3. “But either way, KTVUownsthe copyright. So that’stheircall, not ours. It’s theirrightto decide what clips they want showcased and which clips they’d like removed.”
    Not quite. You see, there are a lot of news organizations that embedded those YouTube clips — mine included. Those news organizations can claim fair use (17 USC 107 of the U.S. copyright code) as the clip is presented for purposes of comment, criticism and news reporting.
    It’s a technique television stations — including KTVU — use *all the time.* They pull from YouTube, courtesy the user (or, in some cases, courtesy YouTube) and claim fair use as they are describing certain newsworthy events in a clip.
    The blog I write for, The Desk, uploaded two version of the KTVU gaffe to YouTube for use on the blog. Both of those clips were removed after KTVU issued the copyright infringement notice, which I wrote about on Saturday (and which was picked up two days later by FTVLive, CNET, MediaBistro, Wired, you name it). 
    I fought KTVU’s copyright claim. And won. Both videos were restored Tuesday evening. If KTVU wants to press the issue, they’ll now have to file a civil lawsuit against me. Several copyright lawyers have told me that would not be in the station’s interest since I have a clear cut case of fair use, but hey, if they want to try…
    The fact is, the gaffe is a newsworthy event, and individuals absolutely have the right to use it for purposes of comment, criticism and news reporting. YouTube offers a platform not only to host the video, but to deliver criticism and opinion through comments. Thus, anyone who uploads the clip to YouTube under that premise absolutely has a right to use it — just as KTVU has the right to use a YouTube clip of a newsworthy event for their news broadcast.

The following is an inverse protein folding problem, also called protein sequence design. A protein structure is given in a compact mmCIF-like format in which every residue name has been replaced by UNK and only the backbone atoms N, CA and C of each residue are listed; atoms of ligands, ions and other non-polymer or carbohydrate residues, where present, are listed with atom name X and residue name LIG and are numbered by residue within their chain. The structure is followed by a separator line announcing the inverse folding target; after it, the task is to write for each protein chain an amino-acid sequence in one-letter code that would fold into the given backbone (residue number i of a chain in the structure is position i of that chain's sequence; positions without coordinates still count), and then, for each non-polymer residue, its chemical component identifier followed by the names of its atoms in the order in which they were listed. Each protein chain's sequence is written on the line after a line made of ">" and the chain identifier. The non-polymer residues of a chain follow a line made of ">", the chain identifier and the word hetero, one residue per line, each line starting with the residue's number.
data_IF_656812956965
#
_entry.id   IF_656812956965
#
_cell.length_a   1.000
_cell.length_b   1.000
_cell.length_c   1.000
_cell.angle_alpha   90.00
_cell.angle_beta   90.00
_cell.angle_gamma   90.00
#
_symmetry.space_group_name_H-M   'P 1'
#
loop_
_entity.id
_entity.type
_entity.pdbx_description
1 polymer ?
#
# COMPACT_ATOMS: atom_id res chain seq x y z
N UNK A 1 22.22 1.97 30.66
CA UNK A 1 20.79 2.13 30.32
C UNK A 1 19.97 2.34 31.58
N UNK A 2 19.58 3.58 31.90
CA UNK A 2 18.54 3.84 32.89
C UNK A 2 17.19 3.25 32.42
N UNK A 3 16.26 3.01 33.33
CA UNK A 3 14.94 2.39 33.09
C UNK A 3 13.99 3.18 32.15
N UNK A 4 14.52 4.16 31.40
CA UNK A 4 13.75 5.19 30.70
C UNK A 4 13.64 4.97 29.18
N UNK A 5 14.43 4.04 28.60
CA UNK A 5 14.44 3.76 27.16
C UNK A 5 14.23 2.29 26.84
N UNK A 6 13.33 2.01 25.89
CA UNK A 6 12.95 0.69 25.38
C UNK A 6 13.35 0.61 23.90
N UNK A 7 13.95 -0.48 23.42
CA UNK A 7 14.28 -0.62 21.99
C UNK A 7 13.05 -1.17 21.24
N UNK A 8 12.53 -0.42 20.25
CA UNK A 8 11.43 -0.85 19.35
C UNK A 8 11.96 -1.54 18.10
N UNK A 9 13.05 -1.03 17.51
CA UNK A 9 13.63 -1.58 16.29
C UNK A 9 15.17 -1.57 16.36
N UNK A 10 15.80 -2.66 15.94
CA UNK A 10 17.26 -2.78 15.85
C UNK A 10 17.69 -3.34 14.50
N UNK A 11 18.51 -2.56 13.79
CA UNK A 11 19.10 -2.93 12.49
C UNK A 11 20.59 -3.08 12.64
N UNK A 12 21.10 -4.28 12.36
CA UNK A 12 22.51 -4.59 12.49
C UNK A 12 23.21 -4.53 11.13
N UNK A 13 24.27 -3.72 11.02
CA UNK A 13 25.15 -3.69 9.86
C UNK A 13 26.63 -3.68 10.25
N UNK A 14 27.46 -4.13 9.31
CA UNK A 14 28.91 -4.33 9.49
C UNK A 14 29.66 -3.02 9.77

That’s not their call. It’s not our call. It’s the law.

    1. ProducerMatthew Matthew, Thanks for your comment. You make an excellent argument for Fair Use, which I don’t dispute at all. 
      My point was far more simple: as the original copyright holder, it IS their right to demand that the clips be taken down. That part, Fair Use notwithstanding, REMAINS their call. I wonder how many people might have been willing to go to the effort to fight that claim with a counter-response as you did, the same way I wonder how many people might just pay an additional fee on a credit card bill rather than making the effort to call and complain about it. The general public, I would suggest, isn’t as well-versed on copyright law.
      The fact that YouTube was willing to reinstate the video doesn’t change the fact that, at least temporarily, the ball was in KTVU’s court in terms of challenging the use of their copyrighted material. That’s why the video was removed in the first place. I wonder how many others who uploaded a version of the clip would even bother fighting it. I’d love to see some stats on that.
      While I’m sure there must be plenty, off the top of my head, I can’t think of another case from anyone I know of a successful copyright counter-claim on YouTube. Congratulations.

  4. I don’t think they should pull the video because I worry about the “Fair Use” exception to the copyright laws. The video clip identified the copyright holder, it wasn’t used in a commercial enterprise (It is free for any viewer), it wasn’t the whole news program but a portion substantially less than the whole show and it didn’t substantially damage the value of the copyright holder (I doubt that their stock value changed over this or that they are getting less for their commercials or they lost market share). This could have a chilling effect on the blog sphere and all the other video clips on the web.

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Patrick is a Christian with more than 28 years experience in professional writing, producing and marketing. His professional background also includes social media, reporting for broadcast television and the web, directing, videography and photography. He enjoys getting to know people over coffee and spending time with his dog.